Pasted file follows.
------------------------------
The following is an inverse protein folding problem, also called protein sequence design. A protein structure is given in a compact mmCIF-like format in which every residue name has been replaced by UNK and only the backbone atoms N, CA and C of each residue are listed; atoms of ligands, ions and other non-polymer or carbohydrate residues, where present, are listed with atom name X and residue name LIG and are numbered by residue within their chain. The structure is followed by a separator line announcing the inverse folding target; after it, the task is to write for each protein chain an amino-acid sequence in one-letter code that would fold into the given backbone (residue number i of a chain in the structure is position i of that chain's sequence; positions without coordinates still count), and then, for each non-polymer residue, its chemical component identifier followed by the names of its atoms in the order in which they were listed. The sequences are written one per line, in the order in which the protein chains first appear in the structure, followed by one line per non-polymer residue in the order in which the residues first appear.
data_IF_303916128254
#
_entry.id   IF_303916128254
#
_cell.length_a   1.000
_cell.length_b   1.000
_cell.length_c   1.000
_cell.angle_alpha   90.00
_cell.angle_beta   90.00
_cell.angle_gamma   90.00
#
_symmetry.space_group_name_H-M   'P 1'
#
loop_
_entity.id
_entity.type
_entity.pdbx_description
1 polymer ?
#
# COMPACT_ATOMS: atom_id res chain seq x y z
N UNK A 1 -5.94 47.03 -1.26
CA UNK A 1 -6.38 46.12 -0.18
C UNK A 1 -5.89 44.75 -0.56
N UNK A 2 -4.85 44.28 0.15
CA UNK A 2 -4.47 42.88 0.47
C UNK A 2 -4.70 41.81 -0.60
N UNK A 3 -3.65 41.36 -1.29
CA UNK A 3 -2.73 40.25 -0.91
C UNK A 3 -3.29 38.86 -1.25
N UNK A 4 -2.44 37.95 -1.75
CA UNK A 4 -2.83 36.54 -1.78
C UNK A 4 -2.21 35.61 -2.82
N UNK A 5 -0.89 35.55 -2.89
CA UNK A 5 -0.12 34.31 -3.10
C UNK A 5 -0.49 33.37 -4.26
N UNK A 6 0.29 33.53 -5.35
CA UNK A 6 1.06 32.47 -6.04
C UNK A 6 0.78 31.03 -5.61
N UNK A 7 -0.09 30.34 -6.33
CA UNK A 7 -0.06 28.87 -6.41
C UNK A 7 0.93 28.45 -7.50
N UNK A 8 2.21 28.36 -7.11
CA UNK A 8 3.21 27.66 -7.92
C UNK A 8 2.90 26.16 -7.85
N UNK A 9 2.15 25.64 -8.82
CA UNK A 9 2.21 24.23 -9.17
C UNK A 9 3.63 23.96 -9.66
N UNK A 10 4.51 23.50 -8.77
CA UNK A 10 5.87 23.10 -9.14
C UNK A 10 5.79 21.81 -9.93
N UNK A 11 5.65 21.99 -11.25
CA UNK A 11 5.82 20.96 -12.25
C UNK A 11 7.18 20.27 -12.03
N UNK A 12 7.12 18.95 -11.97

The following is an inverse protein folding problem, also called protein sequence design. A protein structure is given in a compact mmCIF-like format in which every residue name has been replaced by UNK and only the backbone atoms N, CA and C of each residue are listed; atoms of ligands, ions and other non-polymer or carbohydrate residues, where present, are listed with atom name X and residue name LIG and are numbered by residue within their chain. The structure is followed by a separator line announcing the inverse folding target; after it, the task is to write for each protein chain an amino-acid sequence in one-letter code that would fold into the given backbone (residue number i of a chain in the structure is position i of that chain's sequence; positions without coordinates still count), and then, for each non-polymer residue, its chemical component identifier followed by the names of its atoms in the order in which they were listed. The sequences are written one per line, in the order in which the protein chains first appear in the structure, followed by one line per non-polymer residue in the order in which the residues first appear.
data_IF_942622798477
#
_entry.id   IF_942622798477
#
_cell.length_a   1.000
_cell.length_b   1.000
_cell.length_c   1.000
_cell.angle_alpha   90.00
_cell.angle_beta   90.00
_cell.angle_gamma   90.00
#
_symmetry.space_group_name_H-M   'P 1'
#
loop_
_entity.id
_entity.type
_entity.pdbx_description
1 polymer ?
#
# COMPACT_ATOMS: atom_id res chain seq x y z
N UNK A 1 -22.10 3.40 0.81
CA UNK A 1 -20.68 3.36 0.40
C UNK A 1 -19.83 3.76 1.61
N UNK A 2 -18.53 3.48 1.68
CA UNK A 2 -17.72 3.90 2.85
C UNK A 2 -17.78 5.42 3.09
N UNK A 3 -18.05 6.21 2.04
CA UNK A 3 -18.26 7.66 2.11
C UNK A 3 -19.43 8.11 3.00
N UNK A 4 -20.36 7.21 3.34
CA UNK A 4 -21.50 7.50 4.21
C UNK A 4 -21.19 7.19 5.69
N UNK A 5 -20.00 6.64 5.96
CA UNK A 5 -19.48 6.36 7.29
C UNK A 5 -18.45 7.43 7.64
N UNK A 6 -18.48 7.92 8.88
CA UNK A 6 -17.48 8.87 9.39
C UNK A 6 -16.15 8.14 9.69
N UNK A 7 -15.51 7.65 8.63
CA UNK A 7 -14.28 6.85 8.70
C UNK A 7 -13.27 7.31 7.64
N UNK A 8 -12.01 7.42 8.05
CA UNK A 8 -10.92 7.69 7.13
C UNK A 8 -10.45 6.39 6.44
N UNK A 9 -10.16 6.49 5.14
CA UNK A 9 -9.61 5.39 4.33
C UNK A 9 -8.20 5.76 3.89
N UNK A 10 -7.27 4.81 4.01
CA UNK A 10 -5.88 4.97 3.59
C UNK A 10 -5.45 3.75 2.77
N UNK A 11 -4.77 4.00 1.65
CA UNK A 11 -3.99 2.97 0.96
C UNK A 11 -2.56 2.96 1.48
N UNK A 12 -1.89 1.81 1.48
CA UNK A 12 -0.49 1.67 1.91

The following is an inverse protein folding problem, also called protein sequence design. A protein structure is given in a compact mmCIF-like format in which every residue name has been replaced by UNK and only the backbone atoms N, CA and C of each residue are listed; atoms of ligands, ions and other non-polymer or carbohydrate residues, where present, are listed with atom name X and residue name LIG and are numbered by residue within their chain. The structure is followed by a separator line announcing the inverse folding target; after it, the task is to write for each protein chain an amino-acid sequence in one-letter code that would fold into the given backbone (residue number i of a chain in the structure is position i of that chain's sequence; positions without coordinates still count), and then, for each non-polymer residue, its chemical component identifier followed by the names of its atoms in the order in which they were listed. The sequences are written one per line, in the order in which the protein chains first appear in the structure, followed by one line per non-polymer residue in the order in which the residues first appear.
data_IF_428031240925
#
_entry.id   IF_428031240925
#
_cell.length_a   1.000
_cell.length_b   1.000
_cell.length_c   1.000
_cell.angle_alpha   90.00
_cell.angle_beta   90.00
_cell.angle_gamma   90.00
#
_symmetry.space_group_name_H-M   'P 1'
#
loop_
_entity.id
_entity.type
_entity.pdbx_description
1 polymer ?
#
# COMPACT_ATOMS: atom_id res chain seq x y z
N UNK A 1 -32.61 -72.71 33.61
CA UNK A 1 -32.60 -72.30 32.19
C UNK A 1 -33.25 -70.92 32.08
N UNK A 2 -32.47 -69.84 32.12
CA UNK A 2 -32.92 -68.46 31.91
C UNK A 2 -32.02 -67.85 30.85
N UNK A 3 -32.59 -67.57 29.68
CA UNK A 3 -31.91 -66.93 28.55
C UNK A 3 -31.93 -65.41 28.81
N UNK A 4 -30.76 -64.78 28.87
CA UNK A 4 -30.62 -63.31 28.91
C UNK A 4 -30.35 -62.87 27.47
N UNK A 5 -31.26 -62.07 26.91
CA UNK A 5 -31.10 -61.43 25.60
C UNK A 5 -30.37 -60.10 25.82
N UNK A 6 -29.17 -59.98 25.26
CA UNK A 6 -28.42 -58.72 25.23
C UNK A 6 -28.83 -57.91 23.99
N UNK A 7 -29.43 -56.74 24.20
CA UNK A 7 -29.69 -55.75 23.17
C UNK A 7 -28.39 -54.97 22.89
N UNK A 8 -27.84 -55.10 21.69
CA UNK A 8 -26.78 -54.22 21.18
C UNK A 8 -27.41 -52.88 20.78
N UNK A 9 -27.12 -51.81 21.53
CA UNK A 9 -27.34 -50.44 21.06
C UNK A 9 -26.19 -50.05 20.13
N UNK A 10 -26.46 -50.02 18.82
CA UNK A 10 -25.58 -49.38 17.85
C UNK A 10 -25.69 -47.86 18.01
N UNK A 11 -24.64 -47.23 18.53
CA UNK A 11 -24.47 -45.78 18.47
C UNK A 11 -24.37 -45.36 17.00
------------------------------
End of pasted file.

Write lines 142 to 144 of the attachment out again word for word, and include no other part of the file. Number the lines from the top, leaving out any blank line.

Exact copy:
N UNK A 4 -30.76 -64.78 28.87
CA UNK A 4 -30.62 -63.31 28.91
C UNK A 4 -30.35 -62.87 27.47